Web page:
Hotels normally thriving by means of the tourist industry in Boston now face harsh difficulties and are changing their policies in the wake of sharp declines in business due to the novel coronavirus pandemic.
Massachusetts Gov. Charlie Baker issued updated guidelines for Boston businesses on Tuesday that limit hotels to housing health care and emergency workers, displaced residents and quarantined people.
The order affects hotels, motels, bed-and-breakfasts, inns, resorts and short-term rentals such as Airbnbs.
As stay-at-home orders remain in effect across the country, sporting events and concerts are cancelled and tourism grinds to a halt. These changes are taking a toll on the hospitality industry.
Several hotels in the Fenway area have temporarily suspended business altogether due to a lack of customers booking rooms. The Hotel Commonwealth and the Hotel Buckminster, both in Kenmore Square, have suspended operations and canceled upcoming bookings.
Hotel Buckminster wrote in an email it is temporarily closed until further notice, and has informed guests with upcoming reservations via email that it does not currently have plans to reopen in the future.
Hotel Commonwealth also closed temporarily as of March 29, according to its website. Adam Sperling, the hotel’s general manager, said keeping operations running was no longer an option.
“It became obvious in the days leading up to the closing that it just wasn’t viable,” Sperling said. “It’s a difficult time for everybody.”
Sperling said the hotel hopes to reopen for reservations on May 2, but that that date may change.
“Obviously that will be dependent on the governor’s recommendations from a health and safety perspective,” Sperling said.
Several other hotels have remained open, but are continually reassessing their prospects.
Sharad Chand, manager of the Residence Inn by Marriott in Back Bay, said closing is a cumulative decision that relies on looking at the situation each day.
“It’s a day-to-day thing, and depends how business is going,” Chand said. “We want to stay open for anyone who needs accomodation. Today we can confidently say we are open, but it might be different tomorrow.”
The Marriott, as an extended-stay hotel, is different from the Buckminster and Commonwealth in that all of its rooms are suites. It’s also closer to medical facilities: Boston Children’s Hospital, Brigham and Women’s Hospital, Beth Israel Deaconess Medical Center and Joslin Diabetes Center are all nearby.
Chand said several floors have been shut down altogether, and on average 30 to 40 rooms are occupied per day, but that that might change. The hotel has also closed amenities for guests, like the pool and terrace.
“It’s a very tough time for the hotel and hospitality business,” Chand said. “Everyone is going to take a hit.”
The loss of customers from a delayed Boston Red Sox season and many cancelled concerts have presented a severe threat, especially in a city well-known for tourism.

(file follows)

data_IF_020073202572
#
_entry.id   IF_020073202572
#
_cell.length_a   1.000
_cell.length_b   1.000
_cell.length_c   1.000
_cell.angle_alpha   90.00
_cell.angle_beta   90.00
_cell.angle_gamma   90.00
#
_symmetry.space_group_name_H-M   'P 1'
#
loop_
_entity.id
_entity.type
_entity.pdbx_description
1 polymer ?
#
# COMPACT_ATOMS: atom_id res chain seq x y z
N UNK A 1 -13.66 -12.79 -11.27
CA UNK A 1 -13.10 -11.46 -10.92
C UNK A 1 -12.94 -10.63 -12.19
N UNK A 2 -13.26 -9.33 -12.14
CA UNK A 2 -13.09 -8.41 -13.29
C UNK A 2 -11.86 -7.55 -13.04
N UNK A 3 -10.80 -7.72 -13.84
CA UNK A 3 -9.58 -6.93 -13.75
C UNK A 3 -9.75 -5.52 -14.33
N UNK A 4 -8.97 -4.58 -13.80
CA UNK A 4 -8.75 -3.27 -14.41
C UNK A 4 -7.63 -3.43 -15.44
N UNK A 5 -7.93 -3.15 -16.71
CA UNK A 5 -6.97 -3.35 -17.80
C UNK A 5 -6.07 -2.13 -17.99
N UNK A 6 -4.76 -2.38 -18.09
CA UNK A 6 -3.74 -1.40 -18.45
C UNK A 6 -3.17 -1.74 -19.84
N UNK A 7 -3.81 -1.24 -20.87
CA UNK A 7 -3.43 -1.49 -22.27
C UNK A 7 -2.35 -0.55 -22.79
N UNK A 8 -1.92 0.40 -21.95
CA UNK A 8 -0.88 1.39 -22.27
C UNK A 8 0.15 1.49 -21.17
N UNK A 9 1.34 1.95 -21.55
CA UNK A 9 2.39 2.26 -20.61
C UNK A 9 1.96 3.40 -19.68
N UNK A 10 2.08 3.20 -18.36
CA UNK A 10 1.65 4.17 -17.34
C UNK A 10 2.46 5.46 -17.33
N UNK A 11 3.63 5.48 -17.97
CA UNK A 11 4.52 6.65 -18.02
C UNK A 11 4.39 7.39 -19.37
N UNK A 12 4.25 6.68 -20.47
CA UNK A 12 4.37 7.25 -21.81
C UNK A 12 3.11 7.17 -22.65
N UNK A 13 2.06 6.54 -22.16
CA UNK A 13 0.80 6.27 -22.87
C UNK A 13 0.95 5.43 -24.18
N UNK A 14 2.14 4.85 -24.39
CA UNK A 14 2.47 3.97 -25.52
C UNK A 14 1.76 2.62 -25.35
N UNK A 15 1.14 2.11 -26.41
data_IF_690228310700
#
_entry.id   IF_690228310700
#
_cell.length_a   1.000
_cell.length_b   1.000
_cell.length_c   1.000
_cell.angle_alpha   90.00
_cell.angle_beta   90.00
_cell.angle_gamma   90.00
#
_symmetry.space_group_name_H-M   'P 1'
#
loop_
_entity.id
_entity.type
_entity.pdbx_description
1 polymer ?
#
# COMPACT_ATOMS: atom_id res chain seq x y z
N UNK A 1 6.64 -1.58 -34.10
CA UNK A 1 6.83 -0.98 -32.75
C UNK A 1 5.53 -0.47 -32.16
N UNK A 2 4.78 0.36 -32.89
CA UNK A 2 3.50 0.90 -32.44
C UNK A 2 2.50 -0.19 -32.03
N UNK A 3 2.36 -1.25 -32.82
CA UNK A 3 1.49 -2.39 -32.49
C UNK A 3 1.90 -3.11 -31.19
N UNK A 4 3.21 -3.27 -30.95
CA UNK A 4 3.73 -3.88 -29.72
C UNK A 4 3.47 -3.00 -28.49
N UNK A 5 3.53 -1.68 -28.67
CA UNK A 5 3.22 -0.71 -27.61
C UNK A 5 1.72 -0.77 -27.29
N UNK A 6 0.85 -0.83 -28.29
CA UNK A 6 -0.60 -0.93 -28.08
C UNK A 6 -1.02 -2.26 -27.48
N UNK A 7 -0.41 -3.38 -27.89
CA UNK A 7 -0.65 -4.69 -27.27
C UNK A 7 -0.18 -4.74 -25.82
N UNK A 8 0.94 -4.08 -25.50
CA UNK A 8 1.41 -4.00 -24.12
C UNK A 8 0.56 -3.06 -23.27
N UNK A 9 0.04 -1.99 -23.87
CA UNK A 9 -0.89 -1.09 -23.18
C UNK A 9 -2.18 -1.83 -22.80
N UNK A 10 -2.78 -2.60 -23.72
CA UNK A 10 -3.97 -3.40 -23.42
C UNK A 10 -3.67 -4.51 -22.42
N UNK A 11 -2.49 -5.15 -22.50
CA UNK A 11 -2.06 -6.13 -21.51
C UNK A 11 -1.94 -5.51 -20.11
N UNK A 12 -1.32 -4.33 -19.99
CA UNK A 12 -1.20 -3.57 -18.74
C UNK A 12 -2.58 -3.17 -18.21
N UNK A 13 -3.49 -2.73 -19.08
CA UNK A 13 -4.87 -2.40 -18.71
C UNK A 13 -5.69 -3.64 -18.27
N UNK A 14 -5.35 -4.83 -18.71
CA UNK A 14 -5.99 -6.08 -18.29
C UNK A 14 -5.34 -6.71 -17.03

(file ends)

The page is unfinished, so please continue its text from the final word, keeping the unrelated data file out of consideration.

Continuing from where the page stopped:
Other hotels in the Fenway area have also remained open for medical personnel, but with significantly changed policies.
At the Verb Hotel on Boylston Street, only guests, associates and essential vendors are allowed into the building. Rooms are left untouched for 48 hours after guests leave before being cleaned by housekeepers, front desk personnel no longer touch guests’ credit cards or IDs and floors are deep-cleaned on a rotating basis.
General Manager Paul Leader wrote in an email the hotel will continue to adjust its plans as needed.
“The future is very unclear for our industry,” Leader wrote. “However, we feel very confident that the Verb will bounce back quickly in our vibrant market.”
Leader wrote that the Verb also began offering a discounted “Healthcare Hero Rate” for local health workers employed at the hospitals in Longwood.
William Vasbinder, program director of management at Fisher College, said perishability is one of the factors that makes a break in business like this so devastating to the hospitality industry.
“In a manufacturing environment, if you don’t sell it today you can sell it tomorrow,” Vasbinder said. “In hospitality, a day is the unit, and if it doesn’t get sold today, it’s not going to get sold, it’s revenue gone. And so every day that rooms are not sold at the rate that they should be, they’re taking hits.”
Vasbinder predicted that many of the hotels closing right now will return, but not without scars.
“As long as it doesn’t impact them so much, the majority of them will be back, but they’re going to be constrained,” Vasbinder said. “They’re going to have an ugly year, almost certainly.”
However, he said that a longer quarantine would likely have a larger financial impact on the industry.
“We’re probably already even starting to see it, but marginal players will begin to fail,” Vasbinder said. “Those businesses that are just making it probably won’t be able to get around this.”